LAUSANNE, SWITZERLAND // It is a high-wire balancing act.
To modulate the flow of energy generated by a combination of solar farms, wind turbines and power plants to match a community's demand, you need to assess economic and environmental benefits on the world's most slippery abacus, power grids that have become more complex and less predictable.
At the moment, the companies that run power systems rely mainly on algorithms to work out how to route power. But responding to a wide array of conditions while guaranteeing uninterrupted supply at all times, without limiting how much people can consume, has proven challenging and even ineffective.
In Al Hamra village of Ras al Khaimah, for instance, the energy from some half a dozen generators is distributed in a fixed and automatic way. That makes the system vulnerable to breakdowns and blackouts, repeatedly forcing families from their homes in the hot summer months.
Now a group of Swiss researchers plans to implement for the first time a smart power grid on a chip that they say will manage supply and demand thousands of times faster than any comparable system.
Using a single, cheap microchip - it costs about the same as a latte - the technology will dramatically speed up the response to sudden power failures, and even anticipate them before they happen.
Maher Kayal, a professor of electrical engineering and analog circuits who works in the Electronics Laboratory at Ecole Polytechnique Fédérale de Lausanne (EPFL), has already managed to develop hardware for managing a network 1,000 times more quickly than existing technology.
His team's latest chip, which will be tested on a large scale in Ras al Khaimah, can compute 10,000 times faster than real-time, allowing it to play out thousands of scenarios and calculate which is more likely. It emulates the power system and its behaviour in its mapped circuitry, working out the interplay between the currents and voltages from the various generators, the losses and resistances of the transmission lines and the power loads.
"As soon as you mismatch supply and demand, the whole system collapses, and this is why you see these blackouts," said Prof Kayal.
"But if we are faster than the real time, if we can create something on the silicon that is dedicated to the details of the grid, so that every single failure scenario or behaviour is pre-defined and anticipated, we have an answer for every disturbance and it is solved before it has even happened. Computers now are not able to solve such problems."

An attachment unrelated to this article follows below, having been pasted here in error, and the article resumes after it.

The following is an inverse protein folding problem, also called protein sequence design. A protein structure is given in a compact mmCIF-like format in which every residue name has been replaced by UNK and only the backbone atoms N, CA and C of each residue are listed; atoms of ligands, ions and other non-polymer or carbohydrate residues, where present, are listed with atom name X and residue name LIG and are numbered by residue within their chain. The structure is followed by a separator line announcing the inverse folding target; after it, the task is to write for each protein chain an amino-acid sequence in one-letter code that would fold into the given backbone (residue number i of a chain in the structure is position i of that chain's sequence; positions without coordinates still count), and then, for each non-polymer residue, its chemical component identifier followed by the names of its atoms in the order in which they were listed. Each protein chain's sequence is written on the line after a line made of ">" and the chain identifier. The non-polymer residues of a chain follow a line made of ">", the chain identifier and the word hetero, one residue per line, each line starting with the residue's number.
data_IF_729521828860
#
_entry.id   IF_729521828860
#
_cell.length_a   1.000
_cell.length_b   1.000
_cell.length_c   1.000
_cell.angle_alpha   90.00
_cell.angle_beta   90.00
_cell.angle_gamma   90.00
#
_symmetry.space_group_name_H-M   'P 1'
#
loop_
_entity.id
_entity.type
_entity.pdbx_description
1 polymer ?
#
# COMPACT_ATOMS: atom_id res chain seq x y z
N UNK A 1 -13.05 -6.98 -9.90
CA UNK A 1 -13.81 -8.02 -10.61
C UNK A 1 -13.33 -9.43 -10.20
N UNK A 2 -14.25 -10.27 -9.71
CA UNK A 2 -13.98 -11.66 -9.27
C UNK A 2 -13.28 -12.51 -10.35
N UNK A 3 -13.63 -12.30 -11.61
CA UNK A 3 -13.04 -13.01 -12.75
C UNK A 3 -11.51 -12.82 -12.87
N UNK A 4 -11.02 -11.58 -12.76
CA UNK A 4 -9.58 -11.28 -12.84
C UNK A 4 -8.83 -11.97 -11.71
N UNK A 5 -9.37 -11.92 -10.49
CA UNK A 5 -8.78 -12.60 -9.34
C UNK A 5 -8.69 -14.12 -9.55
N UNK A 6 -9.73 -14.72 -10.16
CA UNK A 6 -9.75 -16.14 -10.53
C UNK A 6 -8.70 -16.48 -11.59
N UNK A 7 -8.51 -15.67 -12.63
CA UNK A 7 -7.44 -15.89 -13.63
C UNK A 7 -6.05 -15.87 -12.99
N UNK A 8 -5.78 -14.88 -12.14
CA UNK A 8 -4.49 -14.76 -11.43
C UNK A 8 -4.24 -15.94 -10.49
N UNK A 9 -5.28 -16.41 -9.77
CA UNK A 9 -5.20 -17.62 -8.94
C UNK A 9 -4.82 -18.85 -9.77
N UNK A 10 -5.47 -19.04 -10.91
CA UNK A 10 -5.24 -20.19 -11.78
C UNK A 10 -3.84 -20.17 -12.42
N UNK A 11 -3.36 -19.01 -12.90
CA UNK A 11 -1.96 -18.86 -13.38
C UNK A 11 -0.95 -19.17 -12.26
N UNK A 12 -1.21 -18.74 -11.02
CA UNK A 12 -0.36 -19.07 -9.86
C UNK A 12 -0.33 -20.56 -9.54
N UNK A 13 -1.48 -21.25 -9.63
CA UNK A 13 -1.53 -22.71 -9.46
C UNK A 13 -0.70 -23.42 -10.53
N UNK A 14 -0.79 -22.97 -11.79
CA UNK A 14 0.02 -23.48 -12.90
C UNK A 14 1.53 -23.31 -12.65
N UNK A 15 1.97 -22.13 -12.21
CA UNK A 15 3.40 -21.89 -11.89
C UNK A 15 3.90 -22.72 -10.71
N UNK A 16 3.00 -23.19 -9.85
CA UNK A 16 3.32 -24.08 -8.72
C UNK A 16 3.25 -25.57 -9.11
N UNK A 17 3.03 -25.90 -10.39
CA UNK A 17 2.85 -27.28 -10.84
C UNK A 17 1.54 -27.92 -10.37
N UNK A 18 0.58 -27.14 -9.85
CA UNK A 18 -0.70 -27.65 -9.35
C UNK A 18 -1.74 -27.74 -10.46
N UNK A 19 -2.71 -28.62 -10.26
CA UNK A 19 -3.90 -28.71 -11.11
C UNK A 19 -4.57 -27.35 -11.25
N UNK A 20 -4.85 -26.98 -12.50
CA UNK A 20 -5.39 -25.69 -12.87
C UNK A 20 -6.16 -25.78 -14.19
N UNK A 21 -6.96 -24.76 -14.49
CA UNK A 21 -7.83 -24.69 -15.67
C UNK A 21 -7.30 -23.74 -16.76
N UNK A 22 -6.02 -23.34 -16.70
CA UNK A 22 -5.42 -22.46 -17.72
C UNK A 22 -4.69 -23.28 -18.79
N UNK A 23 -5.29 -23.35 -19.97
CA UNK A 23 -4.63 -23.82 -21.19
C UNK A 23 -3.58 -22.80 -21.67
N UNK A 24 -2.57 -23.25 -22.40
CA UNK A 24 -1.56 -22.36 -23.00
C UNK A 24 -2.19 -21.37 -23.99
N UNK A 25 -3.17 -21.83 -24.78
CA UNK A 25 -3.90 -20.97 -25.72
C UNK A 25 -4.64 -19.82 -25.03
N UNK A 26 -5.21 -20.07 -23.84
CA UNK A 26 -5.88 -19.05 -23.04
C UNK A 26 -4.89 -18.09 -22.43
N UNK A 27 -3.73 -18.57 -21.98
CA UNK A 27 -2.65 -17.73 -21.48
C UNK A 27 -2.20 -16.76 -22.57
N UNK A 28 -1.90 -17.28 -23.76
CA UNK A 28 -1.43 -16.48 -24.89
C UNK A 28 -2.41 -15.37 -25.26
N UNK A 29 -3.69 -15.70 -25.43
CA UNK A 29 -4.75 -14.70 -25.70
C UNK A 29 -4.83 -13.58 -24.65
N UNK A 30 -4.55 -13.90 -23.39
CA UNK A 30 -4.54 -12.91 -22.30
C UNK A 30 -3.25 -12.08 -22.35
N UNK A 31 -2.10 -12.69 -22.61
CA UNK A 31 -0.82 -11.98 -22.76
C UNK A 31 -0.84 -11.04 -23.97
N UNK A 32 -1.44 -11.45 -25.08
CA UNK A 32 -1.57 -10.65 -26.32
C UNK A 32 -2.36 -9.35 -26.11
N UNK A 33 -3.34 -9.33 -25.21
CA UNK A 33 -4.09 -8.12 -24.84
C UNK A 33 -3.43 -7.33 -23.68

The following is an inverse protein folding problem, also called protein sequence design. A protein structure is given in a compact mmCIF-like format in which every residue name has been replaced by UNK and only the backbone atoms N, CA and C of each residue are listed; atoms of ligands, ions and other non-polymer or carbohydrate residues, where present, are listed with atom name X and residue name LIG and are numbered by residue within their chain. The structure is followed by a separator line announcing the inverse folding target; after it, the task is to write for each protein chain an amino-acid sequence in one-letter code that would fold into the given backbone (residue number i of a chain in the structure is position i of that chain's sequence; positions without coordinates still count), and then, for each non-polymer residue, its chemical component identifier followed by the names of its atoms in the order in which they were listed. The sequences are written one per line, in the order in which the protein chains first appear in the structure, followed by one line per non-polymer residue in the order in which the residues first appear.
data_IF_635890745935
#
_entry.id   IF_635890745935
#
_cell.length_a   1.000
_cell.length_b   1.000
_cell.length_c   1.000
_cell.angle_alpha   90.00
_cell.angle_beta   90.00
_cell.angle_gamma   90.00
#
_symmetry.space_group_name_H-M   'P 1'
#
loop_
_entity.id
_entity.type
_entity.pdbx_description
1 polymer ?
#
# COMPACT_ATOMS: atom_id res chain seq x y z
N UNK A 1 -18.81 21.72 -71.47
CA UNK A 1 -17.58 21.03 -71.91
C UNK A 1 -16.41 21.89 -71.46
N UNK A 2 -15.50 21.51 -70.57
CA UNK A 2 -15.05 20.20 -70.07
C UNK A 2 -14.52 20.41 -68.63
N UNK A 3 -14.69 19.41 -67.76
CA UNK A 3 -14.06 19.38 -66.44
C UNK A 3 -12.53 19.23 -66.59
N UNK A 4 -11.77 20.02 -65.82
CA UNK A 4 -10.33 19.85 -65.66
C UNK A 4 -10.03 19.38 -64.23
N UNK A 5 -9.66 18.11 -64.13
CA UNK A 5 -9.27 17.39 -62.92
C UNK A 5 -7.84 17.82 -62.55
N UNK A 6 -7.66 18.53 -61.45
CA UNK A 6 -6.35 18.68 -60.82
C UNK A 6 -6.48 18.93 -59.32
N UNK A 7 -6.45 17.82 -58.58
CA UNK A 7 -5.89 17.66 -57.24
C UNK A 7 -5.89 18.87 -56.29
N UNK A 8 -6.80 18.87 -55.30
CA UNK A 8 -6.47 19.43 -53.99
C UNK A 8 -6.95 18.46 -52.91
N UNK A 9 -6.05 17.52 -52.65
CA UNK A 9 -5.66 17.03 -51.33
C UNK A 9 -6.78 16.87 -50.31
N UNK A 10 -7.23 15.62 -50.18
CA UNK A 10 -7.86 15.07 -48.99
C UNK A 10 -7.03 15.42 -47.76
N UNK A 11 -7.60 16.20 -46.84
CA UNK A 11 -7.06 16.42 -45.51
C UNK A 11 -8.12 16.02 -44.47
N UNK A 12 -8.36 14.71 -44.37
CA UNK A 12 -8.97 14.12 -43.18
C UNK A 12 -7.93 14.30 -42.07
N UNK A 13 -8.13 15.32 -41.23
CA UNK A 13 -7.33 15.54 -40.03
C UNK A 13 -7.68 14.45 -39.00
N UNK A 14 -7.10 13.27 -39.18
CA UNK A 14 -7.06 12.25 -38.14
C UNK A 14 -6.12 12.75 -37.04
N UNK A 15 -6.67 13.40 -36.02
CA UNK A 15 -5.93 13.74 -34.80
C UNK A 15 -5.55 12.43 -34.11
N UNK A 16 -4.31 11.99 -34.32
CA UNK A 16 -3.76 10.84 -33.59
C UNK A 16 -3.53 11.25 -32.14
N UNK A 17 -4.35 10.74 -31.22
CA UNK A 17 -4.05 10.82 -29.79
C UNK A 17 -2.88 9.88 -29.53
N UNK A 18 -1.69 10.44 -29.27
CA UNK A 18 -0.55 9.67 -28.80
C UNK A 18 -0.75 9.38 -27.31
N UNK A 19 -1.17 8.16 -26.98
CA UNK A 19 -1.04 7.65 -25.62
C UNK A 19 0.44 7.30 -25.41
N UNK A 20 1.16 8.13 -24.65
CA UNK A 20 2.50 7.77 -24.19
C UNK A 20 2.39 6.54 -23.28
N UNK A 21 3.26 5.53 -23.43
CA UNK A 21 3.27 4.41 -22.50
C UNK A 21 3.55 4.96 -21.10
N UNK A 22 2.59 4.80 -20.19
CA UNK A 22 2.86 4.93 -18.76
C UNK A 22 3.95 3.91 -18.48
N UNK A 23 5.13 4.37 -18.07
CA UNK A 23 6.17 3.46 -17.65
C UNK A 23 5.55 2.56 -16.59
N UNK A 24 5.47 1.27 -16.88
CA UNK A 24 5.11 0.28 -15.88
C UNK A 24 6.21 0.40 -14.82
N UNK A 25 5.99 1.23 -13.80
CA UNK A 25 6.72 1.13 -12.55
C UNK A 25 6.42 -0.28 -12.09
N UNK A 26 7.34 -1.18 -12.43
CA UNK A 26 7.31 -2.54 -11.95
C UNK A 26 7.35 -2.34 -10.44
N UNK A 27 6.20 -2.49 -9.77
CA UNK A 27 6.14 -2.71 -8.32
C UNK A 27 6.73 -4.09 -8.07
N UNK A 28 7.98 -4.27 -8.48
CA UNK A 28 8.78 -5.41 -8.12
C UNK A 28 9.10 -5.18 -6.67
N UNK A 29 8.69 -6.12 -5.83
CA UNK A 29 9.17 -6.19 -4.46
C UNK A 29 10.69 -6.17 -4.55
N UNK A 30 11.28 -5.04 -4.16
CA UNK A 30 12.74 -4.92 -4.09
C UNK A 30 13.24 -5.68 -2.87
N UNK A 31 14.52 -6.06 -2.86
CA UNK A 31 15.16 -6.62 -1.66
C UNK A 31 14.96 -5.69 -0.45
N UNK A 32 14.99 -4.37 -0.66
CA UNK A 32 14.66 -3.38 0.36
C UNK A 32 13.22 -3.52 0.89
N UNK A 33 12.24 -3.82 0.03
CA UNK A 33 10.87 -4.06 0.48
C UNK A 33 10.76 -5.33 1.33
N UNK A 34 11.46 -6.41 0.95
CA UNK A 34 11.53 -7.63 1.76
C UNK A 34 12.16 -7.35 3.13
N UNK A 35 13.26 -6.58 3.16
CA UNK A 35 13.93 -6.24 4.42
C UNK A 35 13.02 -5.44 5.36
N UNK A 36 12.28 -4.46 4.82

It was an inability of the grid to adjust quickly to an unexpected event - the sagging and then shutdown of a single high-voltage power line -that lay at the root of the 2003 blackout across much of north-eastern North America.
The Al Hamra pilot project is among several being run in Ras al Khaimah by EPFL, which has launched a new post-graduate programme in the emirate. Officials see the area as a clean slate for case studies and experimental research of energy systems, energy management and sustainable urban design.
This is the sort of long-term thinking that many in the Northern Emirates, including members of the FNC have called for amid recurring blackouts in Sharjah and Fujairah, particularly when demand peaks in summer.
In Al Hamra village, Prof Kayal's team will install plugs in homes to monitor the amount of energy being drawn from every socket in every room in every home.
That data will be fed to a website that will be open to the public. As well as providing a clearer picture of how power is distributed to different areas at different times, the project could also embarrass people into being more energy-conscious, he said.
"The future is about communicating energy - that is part of what makes energy smart," he said.
"If done right, we could generate less pollution, successfully introduce more and more green energy to the system, and at the end of the day spend less money after using the same amount of energy."
The chip could also be programmed to draw more power from renewable energy sources when they are more readily available, depending on climatic conditions.
The plugs could eventually allow users to control power when they are away from home, remotely switch electronics or air conditioning off and on. Temperatures for air or hot water could be adjusted by just a couple of degrees when the grid needs to be balanced.
"When you have top-down control and can optimise consumption minute-to-minute, and swap the percentage drawn from a source based on, say, how costly it is at a given time, you can dispatch in such a way to save money," Prof Kayal said.
Currently, systems that measure power demand typically have a 10-minute time lag, while plans for some wide-scale power management systems in other parts of the world would cut that to as little as two minutes. Still, that leaves a gap.
"We are blind in that time," said Theo Kyriakidis, a student who will be working on the project. "Any fault, such as a thunderbolt or equipment malfunction, could happen to the grid, but if we have already emulated thousands of these sort of scenarios we can actually predict the future."
The lightning risk, for example, is greater than one might expect. In 1999, a lightning strike sparked what at the time was the world's biggest blackout, with power lost to tens of millions of people in southern Brazil.
The chip, which Prof Kayal said would cost only a few dollars, could be reconfigured and programmed according to town or district by matching its tiny architecture to each detail of the power system.
But it is a way off yet. Although the Swiss-Swedish power company ABB, which is partly funding the project, has filed for a patent, work on the Ras al Khaimah pilot will not begin in earnest until next year, and it is likely to be five years before the system is commercially available.